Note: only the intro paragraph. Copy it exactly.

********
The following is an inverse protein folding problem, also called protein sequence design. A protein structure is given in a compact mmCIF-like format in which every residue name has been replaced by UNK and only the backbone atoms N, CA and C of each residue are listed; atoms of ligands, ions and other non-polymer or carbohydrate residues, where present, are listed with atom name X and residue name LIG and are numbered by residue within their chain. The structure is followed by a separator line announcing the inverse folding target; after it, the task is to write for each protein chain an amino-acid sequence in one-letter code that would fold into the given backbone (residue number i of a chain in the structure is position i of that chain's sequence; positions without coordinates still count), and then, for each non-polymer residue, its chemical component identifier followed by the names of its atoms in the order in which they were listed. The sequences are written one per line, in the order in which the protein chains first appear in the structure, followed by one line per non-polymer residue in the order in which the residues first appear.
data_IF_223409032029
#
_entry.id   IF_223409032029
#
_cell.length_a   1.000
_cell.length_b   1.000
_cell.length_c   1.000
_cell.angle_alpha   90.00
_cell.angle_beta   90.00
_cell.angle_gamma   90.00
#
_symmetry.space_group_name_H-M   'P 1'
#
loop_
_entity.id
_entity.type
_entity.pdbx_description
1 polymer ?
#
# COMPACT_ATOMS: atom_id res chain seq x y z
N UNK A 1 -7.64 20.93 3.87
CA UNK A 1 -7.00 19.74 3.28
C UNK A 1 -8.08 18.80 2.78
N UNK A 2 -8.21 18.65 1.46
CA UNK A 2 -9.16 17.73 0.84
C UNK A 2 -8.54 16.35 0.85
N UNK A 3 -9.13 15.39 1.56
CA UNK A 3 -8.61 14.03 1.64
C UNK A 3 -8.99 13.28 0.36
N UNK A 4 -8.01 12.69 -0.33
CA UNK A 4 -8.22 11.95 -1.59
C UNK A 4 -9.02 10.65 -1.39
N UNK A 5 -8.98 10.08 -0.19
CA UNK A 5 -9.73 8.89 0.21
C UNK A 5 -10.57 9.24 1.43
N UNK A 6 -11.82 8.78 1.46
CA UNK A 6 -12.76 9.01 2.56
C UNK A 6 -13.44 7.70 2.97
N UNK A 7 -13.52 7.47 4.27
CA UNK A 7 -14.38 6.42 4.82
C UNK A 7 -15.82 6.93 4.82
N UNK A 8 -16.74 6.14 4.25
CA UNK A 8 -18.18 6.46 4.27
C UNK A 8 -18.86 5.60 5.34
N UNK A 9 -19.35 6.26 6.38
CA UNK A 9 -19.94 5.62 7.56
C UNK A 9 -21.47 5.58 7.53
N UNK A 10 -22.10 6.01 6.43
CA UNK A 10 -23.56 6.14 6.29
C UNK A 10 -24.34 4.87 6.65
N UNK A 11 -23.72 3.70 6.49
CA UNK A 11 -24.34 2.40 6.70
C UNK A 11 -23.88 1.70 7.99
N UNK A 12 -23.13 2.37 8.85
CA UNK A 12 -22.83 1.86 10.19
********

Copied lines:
The following is an inverse protein folding problem, also called protein sequence design. A protein structure is given in a compact mmCIF-like format in which every residue name has been replaced by UNK and only the backbone atoms N, CA and C of each residue are listed; atoms of ligands, ions and other non-polymer or carbohydrate residues, where present, are listed with atom name X and residue name LIG and are numbered by residue within their chain. The structure is followed by a separator line announcing the inverse folding target; after it, the task is to write for each protein chain an amino-acid sequence in one-letter code that would fold into the given backbone (residue number i of a chain in the structure is position i of that chain's sequence; positions without coordinates still count), and then, for each non-polymer residue, its chemical component identifier followed by the names of its atoms in the order in which they were listed. The sequences are written one per line, in the order in which the protein chains first appear in the structure, followed by one line per non-polymer residue in the order in which the residues first appear.